Joint fluid aspirate through arthrocentesis is recommended to confirm diagnosis of gout.21-24 Some primary care settings do not support this procedure, and some providers are not skilled in performing joint aspiration; however, joint fluid aspiration should be performed if possible. Providers may opt to refer patients to a clinician who is skilled at performing joint aspiration. Using a sterile needle, fluid is aspirated from the affected joint and is then evaluated microscopically.

The aspirate is inspected for color; presence of bacteria; number of white blood cells and red blood cells; the presence and identification of crystals; and presence of protein and glucose. The fluid is then sent for culture and sensitivity to rule out infection. Joint fluid aspiration is most helpful for establishing a definitive diagnosis of gout and for assisting the clinician in choosing the appropriate pharmacologic therapy and planning for overall acute and chronic treatment.

Other lab testing

Additional blood testing includes a complete blood count (CBC), erythrocyte sedimentation rate (ESR), and white blood cell count (WBC). The CBC with differential WBC is performed to rule out or detect infection as in the case of septic arthritis, which, as mentioned previously, may coexist with gout and should be treated (however, it is rare).21 The ESR provides essential information with regard to the level and degree of inflammation, but ESR has also been found to be within normal range in some patients. Baseline lab studies that include blood chemistry, liver, and kidney function tests (such as creatinine, blood urea nitrogen, and electrolytes) should be performed in order to assess liver and renal clearance—especially when initiating pharmacologic therapy.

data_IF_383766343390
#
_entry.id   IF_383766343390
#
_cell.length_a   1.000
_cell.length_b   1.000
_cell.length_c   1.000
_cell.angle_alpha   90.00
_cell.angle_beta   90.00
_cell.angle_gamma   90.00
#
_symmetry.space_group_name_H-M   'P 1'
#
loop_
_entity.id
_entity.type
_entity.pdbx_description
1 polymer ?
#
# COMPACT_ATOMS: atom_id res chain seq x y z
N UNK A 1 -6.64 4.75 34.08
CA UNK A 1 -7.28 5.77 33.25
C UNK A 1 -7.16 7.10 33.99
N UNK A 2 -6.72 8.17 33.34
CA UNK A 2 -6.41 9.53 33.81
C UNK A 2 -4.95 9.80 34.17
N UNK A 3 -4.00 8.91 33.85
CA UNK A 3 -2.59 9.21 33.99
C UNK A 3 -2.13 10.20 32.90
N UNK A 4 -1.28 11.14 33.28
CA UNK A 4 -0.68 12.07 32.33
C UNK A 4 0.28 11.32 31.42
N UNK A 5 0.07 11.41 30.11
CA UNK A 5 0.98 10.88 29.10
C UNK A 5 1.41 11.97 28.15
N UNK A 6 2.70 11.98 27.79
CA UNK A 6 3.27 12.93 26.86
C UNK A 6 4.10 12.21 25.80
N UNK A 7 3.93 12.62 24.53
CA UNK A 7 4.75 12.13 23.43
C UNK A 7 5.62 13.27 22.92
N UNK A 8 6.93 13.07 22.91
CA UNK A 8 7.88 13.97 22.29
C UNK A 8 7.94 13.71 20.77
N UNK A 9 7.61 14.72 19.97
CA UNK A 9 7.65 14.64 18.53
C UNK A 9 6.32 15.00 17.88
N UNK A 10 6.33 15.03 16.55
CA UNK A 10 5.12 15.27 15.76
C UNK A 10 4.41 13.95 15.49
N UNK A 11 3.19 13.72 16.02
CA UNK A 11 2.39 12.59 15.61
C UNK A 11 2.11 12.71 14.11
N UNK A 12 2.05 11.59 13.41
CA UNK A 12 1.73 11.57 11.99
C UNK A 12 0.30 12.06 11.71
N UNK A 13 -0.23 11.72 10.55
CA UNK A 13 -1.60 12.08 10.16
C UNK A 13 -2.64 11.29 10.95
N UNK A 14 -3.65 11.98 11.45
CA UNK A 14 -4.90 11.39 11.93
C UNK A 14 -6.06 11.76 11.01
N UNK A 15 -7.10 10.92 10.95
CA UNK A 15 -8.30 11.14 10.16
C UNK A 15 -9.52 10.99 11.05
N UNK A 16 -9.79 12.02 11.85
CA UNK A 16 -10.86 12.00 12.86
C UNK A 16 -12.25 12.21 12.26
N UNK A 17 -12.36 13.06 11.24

Radiologic testing

In addition to lab testing, radiologic testing can be performed. Plain film X-ray, computerized tomography (CT scan), magnetic resonance imaging (MRI), and ultrasound may be employed for the diagnosis of gout.

Plain films or X-ray are helpful when ruling out other orthopedic pathology but have not been found to be diagnostic of gout—especially in the early stages.24 In later stages of gout, the typical findings include “punched out lesions,” which are bone changes occurring outside of the MTP joint area.25 As gout progresses, interosseous tophi become apparent with evidence of joint space narrowing.25 (See Gout changes on X-ray.)

Both CT scan and MRI may be useful in providing an enhanced visualization of plain film findings as well as identifying soft tissue changes and other related orthopedic pathology. MRIs can be useful in detecting early tophic changes.24,25

Ultrasound has been found to be 96% sensitive and 73% specific in the diagnosis of gout.25 The ultrasound is very helpful in the diagnosis of gout—especially when lab and radiologic findings are inconclusive.25